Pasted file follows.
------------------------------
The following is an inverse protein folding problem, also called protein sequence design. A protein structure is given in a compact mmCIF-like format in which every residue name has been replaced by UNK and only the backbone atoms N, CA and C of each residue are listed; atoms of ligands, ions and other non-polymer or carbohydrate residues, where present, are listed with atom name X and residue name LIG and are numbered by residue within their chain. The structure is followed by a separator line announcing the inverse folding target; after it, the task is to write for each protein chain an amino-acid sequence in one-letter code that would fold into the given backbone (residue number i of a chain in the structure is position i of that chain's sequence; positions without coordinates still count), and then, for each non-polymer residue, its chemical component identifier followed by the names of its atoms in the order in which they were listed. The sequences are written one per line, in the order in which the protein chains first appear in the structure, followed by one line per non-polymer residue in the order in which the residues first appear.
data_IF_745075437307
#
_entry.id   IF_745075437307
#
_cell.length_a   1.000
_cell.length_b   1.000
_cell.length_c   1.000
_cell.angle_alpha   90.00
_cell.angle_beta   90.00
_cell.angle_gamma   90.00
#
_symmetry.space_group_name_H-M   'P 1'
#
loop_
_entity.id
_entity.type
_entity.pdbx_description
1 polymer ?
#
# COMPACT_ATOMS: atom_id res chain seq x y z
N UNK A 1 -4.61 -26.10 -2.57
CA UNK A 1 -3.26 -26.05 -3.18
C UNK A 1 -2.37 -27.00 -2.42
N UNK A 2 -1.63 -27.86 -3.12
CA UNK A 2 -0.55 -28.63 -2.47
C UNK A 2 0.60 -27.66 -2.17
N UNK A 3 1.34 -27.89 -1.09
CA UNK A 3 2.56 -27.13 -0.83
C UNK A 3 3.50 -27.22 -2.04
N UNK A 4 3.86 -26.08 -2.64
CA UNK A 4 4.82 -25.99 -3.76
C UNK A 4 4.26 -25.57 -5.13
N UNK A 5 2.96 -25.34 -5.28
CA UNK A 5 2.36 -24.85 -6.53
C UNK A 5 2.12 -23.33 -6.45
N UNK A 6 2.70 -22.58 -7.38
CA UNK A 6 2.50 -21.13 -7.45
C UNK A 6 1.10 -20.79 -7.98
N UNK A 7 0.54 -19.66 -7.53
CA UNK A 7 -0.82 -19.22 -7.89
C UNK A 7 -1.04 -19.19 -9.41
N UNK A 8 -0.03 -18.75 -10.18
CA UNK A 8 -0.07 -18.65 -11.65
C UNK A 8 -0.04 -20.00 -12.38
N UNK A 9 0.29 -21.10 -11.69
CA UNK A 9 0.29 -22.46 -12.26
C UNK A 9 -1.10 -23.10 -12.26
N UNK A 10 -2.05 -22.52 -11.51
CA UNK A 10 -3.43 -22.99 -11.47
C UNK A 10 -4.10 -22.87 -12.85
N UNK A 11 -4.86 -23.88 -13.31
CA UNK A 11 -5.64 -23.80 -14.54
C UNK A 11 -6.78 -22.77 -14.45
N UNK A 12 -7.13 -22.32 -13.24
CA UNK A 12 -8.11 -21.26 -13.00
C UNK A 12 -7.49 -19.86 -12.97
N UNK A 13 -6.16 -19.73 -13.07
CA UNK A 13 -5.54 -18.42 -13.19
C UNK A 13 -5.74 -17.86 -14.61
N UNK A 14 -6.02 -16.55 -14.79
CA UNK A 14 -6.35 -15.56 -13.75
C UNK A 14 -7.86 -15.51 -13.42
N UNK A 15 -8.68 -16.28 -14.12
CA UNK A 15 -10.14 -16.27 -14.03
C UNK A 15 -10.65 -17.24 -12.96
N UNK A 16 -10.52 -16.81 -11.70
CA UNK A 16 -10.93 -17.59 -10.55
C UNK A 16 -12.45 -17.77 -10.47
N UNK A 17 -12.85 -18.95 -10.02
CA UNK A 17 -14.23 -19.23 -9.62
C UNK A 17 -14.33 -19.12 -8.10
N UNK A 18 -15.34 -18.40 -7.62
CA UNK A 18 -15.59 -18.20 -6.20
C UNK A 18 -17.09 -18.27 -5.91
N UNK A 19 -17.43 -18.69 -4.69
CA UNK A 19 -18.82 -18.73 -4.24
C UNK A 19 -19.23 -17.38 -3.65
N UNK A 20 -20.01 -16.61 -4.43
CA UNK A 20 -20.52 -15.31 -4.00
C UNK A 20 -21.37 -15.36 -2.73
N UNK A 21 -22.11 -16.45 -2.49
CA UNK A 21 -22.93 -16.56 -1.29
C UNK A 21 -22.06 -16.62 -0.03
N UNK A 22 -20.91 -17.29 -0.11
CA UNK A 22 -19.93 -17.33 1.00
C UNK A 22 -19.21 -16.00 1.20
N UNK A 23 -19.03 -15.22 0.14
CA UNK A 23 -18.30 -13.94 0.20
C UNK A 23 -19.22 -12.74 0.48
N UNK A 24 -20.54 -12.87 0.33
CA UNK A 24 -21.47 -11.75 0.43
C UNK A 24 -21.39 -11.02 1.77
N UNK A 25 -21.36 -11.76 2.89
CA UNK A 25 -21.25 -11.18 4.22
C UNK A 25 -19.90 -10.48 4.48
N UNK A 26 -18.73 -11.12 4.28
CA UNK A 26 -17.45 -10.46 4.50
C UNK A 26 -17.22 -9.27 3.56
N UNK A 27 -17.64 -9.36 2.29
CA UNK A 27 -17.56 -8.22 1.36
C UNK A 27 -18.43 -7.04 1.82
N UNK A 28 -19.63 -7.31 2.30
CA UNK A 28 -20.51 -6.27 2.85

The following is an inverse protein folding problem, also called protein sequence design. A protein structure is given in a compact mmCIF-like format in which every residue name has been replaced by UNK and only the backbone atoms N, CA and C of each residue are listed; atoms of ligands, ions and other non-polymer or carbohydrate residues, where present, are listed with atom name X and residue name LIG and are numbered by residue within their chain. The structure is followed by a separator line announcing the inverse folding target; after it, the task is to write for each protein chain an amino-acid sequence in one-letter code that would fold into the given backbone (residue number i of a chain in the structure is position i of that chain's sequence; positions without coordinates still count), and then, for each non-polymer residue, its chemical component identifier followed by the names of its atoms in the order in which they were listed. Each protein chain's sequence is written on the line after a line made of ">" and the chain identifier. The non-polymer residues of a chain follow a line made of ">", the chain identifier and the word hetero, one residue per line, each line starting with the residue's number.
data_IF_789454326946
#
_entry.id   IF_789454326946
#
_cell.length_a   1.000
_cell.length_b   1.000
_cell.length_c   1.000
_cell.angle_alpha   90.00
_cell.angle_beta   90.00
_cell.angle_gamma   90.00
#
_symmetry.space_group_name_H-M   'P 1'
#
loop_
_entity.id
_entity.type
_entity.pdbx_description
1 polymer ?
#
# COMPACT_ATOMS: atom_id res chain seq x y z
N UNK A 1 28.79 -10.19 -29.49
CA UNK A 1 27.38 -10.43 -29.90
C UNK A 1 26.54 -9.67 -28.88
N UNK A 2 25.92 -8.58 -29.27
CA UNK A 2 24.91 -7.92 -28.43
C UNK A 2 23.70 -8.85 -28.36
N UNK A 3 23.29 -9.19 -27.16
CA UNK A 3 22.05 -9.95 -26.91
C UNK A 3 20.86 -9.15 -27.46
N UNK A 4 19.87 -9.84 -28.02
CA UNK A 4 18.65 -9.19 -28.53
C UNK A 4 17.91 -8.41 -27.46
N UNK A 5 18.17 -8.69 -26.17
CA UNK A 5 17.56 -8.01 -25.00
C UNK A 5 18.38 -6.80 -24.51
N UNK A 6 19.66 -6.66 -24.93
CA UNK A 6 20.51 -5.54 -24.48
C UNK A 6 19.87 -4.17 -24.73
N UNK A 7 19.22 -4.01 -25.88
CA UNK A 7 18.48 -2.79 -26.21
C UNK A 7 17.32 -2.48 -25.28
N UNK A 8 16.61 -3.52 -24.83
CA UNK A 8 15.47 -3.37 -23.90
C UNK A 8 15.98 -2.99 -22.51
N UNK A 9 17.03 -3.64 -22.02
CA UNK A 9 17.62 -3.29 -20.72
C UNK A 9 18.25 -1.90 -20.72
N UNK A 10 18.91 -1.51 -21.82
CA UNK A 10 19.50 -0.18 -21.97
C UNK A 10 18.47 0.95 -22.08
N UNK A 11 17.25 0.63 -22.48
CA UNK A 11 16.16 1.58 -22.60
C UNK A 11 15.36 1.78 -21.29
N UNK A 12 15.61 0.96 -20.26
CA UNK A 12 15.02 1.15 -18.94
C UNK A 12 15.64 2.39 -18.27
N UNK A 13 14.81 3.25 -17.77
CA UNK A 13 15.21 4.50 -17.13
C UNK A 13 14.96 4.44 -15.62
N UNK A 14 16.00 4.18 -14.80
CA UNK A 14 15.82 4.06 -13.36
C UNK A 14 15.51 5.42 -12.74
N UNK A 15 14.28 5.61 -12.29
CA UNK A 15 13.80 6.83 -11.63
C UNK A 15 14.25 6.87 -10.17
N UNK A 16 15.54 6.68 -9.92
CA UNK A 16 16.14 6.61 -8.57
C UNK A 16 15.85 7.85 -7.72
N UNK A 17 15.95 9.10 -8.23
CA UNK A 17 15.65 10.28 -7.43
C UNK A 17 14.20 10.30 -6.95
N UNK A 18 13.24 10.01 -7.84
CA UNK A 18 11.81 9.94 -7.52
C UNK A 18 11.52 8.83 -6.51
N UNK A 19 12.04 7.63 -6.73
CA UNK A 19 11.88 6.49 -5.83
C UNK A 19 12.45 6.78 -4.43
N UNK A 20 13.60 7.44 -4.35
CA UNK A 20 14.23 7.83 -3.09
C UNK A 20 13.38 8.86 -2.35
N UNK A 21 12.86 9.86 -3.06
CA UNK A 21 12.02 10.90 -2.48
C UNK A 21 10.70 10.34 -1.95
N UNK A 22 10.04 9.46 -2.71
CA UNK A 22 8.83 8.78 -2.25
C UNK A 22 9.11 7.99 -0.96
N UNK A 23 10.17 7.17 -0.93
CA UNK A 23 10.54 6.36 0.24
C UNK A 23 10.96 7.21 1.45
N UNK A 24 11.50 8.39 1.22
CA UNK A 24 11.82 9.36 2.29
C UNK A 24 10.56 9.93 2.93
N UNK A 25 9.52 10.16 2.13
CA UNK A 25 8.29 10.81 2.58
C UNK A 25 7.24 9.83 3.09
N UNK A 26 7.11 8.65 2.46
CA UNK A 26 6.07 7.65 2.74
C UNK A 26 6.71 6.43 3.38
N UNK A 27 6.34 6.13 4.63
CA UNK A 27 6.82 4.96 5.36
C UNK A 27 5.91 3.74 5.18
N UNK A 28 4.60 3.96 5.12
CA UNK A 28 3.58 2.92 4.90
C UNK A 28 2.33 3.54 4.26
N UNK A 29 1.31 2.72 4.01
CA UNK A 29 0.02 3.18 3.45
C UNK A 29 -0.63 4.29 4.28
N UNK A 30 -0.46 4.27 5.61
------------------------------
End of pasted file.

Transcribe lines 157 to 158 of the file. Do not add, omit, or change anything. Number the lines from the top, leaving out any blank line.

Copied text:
CA UNK A 11 16.16 1.58 -22.60
C UNK A 11 15.36 1.78 -21.29